User Research, Usability Testing

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This was an evaluative study to understand issues first time visitors of the website run into while searching for training and certification exams.

Tools Used: Ovo Studios, Powerpoint, SurveyMonkey

Team Size: 4

Data Analysis

In addition to understanding the experience of first time users, it was important for us to understand the users who were already visiting the site. We wanted to ensure that we focus our work on realistic users who would potentially visit the site on their own versus a complete non-user.

Microsoft shared detailed data from our sponsors. Based on this data, we created user groups. These user groups helped us in creating our personas for the system.




We carefully selected the persona’s for our study based on the demographics of users who have visited the site in the past. This helped us in two ways (1) Creating a baseline about what certain persona’s will do when confronted with different tasks on the website and (2) recruiting participants similar to the persona so that we understand how we can make the experience better.

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We developed our screener to map our sample against it and select participants by considering factors such as eliminating professional user research participants, minimizing no-shows, eliminating the strong -silent types, learning about their familiarity with Microsoft Learning website and ensuring that people are physically able to participate.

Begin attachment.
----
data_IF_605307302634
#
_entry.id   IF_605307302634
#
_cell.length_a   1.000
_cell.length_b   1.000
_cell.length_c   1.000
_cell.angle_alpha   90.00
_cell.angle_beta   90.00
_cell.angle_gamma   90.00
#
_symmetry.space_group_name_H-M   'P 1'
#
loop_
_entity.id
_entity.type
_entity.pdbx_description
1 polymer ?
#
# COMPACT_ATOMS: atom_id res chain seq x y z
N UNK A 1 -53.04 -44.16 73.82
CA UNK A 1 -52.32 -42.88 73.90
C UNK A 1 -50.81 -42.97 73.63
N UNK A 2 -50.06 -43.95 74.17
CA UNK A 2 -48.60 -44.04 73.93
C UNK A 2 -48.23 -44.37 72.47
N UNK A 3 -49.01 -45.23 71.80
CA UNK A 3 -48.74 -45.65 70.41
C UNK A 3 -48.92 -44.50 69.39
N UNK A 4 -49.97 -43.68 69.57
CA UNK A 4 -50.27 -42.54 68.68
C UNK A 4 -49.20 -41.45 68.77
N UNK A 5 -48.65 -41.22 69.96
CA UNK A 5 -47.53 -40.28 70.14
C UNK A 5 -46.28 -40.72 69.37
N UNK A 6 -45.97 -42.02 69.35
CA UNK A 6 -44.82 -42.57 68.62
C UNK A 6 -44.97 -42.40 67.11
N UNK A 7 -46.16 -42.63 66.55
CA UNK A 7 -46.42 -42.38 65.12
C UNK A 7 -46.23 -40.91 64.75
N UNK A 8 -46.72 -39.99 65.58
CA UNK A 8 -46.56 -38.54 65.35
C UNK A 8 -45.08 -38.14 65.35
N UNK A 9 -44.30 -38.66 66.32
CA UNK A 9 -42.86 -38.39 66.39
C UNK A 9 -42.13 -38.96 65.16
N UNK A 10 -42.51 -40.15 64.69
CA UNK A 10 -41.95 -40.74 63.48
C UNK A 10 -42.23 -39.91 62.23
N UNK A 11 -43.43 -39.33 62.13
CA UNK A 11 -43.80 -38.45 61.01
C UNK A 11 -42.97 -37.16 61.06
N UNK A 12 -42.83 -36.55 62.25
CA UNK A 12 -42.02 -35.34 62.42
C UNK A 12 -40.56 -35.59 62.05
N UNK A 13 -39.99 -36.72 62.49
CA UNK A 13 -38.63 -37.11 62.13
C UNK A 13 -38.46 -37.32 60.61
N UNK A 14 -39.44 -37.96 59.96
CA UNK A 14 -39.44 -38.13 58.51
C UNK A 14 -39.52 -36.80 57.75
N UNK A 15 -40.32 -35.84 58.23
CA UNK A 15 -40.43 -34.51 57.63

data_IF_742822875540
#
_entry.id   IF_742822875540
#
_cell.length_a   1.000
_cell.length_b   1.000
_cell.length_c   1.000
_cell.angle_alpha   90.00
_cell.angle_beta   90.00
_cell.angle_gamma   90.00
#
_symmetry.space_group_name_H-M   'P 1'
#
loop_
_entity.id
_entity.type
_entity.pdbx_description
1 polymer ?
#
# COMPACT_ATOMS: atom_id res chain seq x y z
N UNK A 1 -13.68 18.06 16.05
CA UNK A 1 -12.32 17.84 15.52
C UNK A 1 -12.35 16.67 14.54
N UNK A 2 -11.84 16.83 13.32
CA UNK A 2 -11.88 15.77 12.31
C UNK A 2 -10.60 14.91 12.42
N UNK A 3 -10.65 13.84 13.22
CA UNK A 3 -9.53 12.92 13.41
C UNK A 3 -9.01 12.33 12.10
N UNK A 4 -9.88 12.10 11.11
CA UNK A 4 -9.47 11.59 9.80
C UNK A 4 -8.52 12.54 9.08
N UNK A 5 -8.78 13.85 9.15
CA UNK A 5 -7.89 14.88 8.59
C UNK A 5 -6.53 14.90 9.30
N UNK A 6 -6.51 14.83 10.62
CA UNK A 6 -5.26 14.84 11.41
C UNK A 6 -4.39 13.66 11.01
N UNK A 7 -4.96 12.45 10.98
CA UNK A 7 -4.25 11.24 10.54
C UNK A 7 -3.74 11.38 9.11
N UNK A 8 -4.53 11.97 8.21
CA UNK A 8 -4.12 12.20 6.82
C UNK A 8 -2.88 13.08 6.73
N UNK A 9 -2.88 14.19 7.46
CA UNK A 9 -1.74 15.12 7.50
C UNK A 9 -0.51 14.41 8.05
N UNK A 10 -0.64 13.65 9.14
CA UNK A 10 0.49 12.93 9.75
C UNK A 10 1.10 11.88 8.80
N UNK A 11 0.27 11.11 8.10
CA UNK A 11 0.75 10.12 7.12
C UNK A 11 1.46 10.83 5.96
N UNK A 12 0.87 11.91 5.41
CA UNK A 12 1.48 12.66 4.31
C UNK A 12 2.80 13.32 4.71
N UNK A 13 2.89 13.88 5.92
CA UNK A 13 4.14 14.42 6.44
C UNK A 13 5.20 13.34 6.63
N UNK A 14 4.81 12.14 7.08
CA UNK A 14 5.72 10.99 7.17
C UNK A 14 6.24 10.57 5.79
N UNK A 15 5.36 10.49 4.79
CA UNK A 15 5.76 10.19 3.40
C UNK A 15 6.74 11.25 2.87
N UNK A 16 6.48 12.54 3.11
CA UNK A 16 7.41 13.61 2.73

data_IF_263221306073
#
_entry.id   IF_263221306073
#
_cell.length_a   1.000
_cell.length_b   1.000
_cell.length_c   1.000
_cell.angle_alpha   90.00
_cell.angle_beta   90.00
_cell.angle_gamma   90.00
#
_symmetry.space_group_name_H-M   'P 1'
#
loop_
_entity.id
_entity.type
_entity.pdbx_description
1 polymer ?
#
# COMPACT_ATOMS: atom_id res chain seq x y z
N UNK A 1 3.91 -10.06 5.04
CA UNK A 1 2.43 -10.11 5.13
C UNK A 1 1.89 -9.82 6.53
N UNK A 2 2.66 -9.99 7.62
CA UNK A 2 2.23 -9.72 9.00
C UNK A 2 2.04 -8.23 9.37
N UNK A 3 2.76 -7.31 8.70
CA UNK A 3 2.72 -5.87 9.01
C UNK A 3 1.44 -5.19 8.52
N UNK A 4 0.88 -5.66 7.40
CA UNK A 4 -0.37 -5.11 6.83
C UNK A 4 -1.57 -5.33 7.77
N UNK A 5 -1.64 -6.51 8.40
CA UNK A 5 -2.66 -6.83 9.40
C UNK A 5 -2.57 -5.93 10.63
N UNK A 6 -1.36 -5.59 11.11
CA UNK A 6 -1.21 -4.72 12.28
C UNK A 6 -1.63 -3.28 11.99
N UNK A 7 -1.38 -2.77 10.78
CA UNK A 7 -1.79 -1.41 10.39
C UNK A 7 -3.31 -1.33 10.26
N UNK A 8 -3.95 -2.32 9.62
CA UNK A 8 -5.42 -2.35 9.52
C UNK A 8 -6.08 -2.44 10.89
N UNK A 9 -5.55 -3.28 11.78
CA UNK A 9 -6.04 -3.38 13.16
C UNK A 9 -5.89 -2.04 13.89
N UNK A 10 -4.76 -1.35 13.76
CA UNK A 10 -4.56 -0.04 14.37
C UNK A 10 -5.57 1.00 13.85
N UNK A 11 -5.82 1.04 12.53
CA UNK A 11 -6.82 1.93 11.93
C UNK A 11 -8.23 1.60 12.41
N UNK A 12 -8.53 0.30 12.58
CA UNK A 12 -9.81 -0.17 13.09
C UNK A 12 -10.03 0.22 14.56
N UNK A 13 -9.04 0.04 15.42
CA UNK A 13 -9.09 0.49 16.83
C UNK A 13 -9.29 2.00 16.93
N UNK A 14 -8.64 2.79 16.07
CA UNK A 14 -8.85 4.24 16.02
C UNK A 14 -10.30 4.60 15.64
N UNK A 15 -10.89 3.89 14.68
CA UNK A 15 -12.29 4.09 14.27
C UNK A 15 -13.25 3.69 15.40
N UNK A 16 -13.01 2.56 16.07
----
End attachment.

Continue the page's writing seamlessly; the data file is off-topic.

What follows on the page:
We also aimed to be precise and drafted the sequence of our screener to get to the point quickly, asking the elimination questions first and avoiding questions that are strictly for information gathering. We also asked “what they do on the Internet” to learn about their Internet knowledge as our preference was participants who are more tech savvy.



 Usability Testing

We picked the think aloud method for testing the Microsoft Learning website. Our project required us to test how easy it is for a first time user to navigate the website and find information on it. Thinking aloud suits this kind of project the best because participants will be speaking their thoughts. This allowed us to understand what the participant is actually thinking instead of us guessing.
Each 60-minute session was broken into four sections:
  • Pre-session interview
  • A warm up task
  • Two sets of scenario-based tasks completed with the website
  • Post-session interview and debrief


For each task, we collected the following data:




We used affinity diagramming to find clusters of problem areas and sort them into related groups and sub-groups. This also helped us in finding areas with most severe problems.

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The study revealed some interesting findings and we were able to complement our quantitative data with verbatim comments from our participants.  From these comments, we were able to dive deeper into the issues that caused task failure or difficulty. All the recommendations have been implemented by the Microsoft team and are live now.



The usability study was a great learning experience. Few of the high level learnings were:

  1. Test the scenario, prior to the actual test, on the same computer as you would use for the participant, and do not log in from the corporate account. There are some interfaces which are available to employees only and might impact your results.
  2. Keep a print out of the tasks for the participant and ask them to read it aloud and ask them to repeat it in their own words. It helps to see if the participant has understood the task correctly.
  3. Always test a new environment a few hours before the test is about to begin. Give enough room to fix any technical glitches
  4. Run a pilot study (at least) a day in advance. Have enough time to fix the script or other issues you might face.

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